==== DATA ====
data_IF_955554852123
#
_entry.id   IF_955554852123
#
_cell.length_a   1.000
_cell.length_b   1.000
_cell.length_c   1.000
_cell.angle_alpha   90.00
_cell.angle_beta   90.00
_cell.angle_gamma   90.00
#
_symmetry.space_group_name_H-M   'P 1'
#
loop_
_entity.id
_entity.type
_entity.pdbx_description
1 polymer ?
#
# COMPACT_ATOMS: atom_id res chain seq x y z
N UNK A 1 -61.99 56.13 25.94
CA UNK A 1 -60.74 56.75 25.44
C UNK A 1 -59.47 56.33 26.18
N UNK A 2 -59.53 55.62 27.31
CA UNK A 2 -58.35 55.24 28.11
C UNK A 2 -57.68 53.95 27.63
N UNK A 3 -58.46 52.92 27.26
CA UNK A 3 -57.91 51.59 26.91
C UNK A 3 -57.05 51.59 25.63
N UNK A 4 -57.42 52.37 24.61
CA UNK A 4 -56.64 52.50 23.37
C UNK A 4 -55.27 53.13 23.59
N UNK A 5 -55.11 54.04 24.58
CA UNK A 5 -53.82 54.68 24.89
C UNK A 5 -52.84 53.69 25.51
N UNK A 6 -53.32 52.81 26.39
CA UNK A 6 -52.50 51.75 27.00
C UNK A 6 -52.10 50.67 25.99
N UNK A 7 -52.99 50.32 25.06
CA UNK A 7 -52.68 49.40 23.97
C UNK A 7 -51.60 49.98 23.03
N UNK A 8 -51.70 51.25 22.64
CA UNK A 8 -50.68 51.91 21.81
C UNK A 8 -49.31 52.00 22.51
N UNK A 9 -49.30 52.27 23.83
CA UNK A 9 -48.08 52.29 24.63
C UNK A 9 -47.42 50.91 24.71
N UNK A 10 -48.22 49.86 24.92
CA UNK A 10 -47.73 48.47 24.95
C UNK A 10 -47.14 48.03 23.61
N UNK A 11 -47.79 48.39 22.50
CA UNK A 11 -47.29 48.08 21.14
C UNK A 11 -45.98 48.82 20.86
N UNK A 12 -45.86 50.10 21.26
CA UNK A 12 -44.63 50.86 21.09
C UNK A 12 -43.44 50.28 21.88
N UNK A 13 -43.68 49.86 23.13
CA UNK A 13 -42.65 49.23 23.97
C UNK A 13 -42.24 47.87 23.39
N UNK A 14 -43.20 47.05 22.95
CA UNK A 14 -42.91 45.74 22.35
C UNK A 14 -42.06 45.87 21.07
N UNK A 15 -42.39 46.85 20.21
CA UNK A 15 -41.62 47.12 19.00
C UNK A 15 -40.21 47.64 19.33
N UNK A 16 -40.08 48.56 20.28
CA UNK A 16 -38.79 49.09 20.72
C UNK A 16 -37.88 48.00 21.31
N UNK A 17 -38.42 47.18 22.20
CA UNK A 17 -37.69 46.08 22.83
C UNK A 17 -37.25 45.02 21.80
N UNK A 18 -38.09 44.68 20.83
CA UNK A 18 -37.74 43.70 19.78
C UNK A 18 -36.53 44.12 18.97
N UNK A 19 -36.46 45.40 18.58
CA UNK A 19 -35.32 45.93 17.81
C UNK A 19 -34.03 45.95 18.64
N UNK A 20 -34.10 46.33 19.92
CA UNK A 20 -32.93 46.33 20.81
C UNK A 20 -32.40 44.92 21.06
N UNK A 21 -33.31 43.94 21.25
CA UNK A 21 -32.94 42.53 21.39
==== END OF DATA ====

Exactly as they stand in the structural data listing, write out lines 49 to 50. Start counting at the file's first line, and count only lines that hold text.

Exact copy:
CA UNK A 10 -47.73 48.47 24.95
C UNK A 10 -47.14 48.03 23.61